THE HISTORY OF
Written by Lucille Glasgow of
the Clay County Historical
Henrietta, TX, using as sources A HISTORY OF CLAY COUNTY by William
Charles Taylor (Austin: Jenkins Pub. Co., 1972 ) and HISTORY OF CLAY
COUNTY AND NORTHWEST TEXAS by J.P. Earle (Austin: The Brick Row Book
Shop, 1900; facsimile edition 1963.)
Clay County lies along the 98th Meridian in North Texas bordered by the
Red River on the north, Montague County on the east, Jack County on the
south, Archer and Wichita on the west. It was authorized by the
Texas Legislature in 1857, organized in 1860, de-organized in 1863
because of the forts being abandoned during the Civil War and the
consequent depredations of the Comanche and Kiowa Indians. After
the war ended and the forts were again occupied, the county was
reorganized in 1873.
In the late 1850's and early 1860's, ranchers had brought their herds
onto the free range in Clay and counties farther west but lived in
Montague County and came to round them up several times a year.
They suffered heavy losses but Clay County had always been a land of
excellent grass, adequate water, and a climate conducive to ranching.
A few farmers came to grow corn, wheat, oats and domestic farm animals.
A little village sprang up near the center of the county named
Henrietta. It had some ten houses and a general store by the time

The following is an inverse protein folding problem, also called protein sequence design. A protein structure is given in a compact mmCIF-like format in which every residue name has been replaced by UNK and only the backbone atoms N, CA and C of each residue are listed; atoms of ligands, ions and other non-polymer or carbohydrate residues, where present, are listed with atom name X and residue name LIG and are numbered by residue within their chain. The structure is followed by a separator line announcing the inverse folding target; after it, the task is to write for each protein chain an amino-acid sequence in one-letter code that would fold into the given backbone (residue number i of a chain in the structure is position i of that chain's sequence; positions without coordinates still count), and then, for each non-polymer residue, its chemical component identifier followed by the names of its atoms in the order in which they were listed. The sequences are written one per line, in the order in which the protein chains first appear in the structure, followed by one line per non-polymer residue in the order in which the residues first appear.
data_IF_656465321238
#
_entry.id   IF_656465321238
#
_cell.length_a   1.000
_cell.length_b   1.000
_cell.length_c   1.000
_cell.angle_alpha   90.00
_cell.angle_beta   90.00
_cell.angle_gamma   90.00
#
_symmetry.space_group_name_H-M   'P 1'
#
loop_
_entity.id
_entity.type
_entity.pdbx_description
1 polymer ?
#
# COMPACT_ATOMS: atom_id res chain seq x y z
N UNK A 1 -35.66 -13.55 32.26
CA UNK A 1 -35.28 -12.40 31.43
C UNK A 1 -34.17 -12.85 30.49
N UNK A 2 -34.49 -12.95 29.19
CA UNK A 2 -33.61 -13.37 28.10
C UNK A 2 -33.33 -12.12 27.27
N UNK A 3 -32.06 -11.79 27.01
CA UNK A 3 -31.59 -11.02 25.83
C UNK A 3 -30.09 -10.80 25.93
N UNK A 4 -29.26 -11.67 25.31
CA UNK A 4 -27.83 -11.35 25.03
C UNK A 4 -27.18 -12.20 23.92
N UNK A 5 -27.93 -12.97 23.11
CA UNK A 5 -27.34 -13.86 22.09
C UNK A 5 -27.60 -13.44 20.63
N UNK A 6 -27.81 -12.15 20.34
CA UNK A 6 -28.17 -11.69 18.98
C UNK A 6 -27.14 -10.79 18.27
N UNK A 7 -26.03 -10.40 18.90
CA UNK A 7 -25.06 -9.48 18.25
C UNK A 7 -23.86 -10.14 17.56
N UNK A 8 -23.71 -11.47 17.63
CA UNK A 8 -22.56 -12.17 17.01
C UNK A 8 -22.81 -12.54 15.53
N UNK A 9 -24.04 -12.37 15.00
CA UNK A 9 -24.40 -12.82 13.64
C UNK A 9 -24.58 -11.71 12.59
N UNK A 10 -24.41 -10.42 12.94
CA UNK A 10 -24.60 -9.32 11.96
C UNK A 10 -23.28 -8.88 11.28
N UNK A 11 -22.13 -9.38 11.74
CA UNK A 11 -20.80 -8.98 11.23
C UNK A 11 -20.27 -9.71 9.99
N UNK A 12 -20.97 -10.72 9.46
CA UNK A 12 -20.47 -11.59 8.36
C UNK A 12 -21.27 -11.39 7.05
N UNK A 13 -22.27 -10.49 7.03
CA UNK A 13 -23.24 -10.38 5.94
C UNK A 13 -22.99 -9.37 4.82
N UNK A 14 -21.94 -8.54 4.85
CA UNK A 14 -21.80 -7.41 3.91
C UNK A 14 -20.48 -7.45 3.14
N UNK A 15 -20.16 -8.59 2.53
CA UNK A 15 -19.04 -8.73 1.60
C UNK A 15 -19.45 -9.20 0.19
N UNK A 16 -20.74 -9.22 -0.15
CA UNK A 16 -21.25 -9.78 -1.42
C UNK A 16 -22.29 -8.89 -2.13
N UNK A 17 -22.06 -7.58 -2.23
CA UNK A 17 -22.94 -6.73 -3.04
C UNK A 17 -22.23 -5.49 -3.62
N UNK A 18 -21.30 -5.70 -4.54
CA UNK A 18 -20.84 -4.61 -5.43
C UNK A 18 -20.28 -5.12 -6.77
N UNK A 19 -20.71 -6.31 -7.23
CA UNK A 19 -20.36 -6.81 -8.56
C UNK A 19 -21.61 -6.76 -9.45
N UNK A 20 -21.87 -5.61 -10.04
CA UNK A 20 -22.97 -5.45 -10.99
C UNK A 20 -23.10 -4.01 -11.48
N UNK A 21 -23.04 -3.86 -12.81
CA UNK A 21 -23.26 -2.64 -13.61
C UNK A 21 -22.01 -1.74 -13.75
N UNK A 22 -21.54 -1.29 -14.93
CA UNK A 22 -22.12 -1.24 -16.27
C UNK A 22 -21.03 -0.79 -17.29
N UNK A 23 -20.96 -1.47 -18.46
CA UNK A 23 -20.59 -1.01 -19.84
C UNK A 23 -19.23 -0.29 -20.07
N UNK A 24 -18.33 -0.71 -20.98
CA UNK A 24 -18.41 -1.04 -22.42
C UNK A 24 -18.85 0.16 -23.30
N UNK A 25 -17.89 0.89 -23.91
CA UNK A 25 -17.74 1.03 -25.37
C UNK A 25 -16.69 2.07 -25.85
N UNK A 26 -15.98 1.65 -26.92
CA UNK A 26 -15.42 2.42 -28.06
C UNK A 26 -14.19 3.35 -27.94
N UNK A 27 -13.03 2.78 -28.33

the county was abandoned to the Indians, who burned all of it after the
Clay County was a hideout for outlaws and deserters during the waning
years of the Civil War. Fort Buffalo Springs was built in the
south part of the county in 1867 and moved to Jacksboro less than a year
later. In 1869, Ft. Sill was established and soldiers patrolling
between there and Ft. Richardson in Jacksboro afforded some protection
from marauding Indians so that settlers began to trickle back into the
county; some rebuilt cabins up to the blackened stone chimneys left from
the first houses in Henrietta.
In 1869, Brevet Major G.B. McClellan and some 50 men of the Sixth
Cavalry were attacked near the charred remains of Henrietta by a force
of 300 warriors under Chief Kicking Bird. The soldiers managed to
hold out during a hard day's fighting and the Indians withdrew during
Henry Whaley was the first truly permanent white settler in Clay County,
near the present-day Waurika Bridge. He and some ten or fifteen
helpers grew oats to sell to the government for use at Ft. Sill.
He came in 1869 and managed to survive in spite of several skirmishes
with Indians and great losses in livestock and the loss of several of
In 1870 the Koozier family built in Henrietta and were murdered and
kidnaped by the Indians, the women and children later being ransomed.
In the 1870's, Henrietta was the supply station for the buffalo hunters
who went out onto the western prairies, killed and skinned the buffalo
by the thousands and brought the hides back to Henrietta to be shipped
by ox drawn freight wagons to the railroad in Sherman. Later it
was a depot for the bones gathered up from the prairies and shipped by
rail to be made into fertilizer. The Fort Worth and Denver City
Railroad came through Henrietta in 1882, building west toward Denver and
creating towns and populated counties along the way.
Besides some of the ranchers running cattle on the free range, farmers
came into the county, first in the south at Newport in 1872 and then